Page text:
(Cross posted to ETI) If you’re looking for a great example of how the Web is changing things, look no further than this post by Alan Levine which describes the wonderful evolution of a real life presentation given by Nancy White into an online multimedia version collaboratively constructed by a cadre of far flung, benevolent learners connected by RSS feeds and a desire to add to the conversation. Read the whole thing, but the summary from Alan is
Doesn’t this set of unplanned, network-enabled collaborations add so much more valuable context to the experience? Let’s follow the geographic trail- starting from a session presented and recorded in Vancouver BC, audio loaded to a blog in Arizona, images uploaded from Seattle, a movie produced from Hong Kong, and a distilled session summary from Portugal!
But the best part is the exchange of ideas in the comments that follow. Dave Lee pushes Alan’s upbeat assessment of the events by asking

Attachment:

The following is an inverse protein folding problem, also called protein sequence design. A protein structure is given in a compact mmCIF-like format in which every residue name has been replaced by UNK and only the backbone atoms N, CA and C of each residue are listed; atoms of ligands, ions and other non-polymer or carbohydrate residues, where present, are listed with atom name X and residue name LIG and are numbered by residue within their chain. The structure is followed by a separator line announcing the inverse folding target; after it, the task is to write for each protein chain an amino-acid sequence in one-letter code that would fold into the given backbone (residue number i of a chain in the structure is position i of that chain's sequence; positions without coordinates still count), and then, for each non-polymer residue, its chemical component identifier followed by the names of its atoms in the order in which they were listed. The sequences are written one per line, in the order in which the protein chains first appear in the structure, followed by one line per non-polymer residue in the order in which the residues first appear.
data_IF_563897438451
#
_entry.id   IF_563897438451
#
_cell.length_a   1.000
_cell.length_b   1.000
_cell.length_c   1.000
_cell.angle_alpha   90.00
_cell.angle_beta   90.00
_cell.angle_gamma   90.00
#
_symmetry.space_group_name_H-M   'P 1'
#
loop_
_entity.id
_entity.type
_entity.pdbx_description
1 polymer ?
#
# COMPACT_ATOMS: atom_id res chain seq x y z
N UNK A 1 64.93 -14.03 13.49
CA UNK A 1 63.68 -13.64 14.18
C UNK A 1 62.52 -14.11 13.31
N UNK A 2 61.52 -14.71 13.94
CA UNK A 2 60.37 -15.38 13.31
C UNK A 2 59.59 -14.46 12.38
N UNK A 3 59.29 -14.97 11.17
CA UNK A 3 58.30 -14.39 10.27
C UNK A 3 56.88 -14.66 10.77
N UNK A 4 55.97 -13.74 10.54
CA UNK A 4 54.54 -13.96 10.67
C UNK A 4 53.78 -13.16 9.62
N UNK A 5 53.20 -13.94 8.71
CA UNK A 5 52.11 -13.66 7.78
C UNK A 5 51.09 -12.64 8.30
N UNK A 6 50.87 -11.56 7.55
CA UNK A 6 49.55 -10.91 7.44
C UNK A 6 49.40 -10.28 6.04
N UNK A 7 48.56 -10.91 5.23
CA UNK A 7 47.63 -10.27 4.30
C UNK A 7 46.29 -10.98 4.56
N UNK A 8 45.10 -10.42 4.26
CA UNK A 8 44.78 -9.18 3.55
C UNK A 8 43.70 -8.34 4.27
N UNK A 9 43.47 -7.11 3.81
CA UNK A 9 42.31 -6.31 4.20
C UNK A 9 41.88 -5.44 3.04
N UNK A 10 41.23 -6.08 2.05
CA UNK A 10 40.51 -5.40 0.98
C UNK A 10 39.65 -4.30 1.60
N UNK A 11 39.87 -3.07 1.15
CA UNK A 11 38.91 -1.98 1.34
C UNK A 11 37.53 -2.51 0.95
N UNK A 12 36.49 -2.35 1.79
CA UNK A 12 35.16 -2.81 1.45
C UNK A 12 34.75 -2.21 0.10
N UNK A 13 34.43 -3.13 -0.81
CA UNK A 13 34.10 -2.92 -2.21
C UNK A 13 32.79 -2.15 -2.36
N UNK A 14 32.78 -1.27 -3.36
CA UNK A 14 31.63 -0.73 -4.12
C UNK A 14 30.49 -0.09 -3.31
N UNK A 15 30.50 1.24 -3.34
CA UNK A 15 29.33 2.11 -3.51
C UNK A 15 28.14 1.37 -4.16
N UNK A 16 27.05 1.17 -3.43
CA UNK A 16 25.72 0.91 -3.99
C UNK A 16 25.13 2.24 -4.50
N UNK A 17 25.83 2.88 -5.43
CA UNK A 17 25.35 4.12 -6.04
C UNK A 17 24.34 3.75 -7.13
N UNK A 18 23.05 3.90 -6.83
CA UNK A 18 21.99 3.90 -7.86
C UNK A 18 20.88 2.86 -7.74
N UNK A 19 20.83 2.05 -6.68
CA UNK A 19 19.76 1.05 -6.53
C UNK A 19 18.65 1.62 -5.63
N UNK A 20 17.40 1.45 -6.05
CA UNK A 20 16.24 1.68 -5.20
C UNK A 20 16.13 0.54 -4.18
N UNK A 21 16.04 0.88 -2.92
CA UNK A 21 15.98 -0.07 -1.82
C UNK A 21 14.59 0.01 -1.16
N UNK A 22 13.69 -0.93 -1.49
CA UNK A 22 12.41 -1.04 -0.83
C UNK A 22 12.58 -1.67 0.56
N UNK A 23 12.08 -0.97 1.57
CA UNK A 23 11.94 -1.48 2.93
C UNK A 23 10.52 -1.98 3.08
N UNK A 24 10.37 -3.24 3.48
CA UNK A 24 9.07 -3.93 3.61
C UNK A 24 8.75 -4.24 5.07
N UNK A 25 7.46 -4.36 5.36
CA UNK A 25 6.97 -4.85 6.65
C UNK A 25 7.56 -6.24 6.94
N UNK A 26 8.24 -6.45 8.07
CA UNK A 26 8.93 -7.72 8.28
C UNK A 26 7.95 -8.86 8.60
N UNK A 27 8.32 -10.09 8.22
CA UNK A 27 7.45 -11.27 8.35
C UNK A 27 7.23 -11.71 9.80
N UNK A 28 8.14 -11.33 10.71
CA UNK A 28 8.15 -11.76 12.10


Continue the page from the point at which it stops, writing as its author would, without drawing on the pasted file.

I have to wonder how do we convince the average professor who hasn’t moved much beyond powerpoint being a glorified outlining tool that such feats of internet wizardry really are as difficult as they might at first seem? How do we get a corporate line manager who has never built a chart based on an excel speradsheet into a Word document to grasp the concept of small pieces loosely joined?
Great question. And the answers are worth checking out. But here is what I think is the key statement of the whole thread, added by Nancy White herself:
This is the community and the wider network at play. I know I would never had found and learned all the tools to put it all together. But I could bring a piece.
That’s exactly what George Seimens and connective learning is all about. It’s loading what you do know into the network and learning from the others who have other pieces, skills, ideas to contribute. We don’t have to know everything about everything any more, not only because we can’t but because our networks can store it away for us. Like Alan says:
…my sets of skills are always evolving (or decaying) as I learn more by tapping into my remote network, a rather startling shift of embracing my own ignorance (expertise is over-rated) and bathing in what others share.
This is the way learning takes place, by “bathing in what others share” and then by sharing what we know back to the community. Learning as process, not event.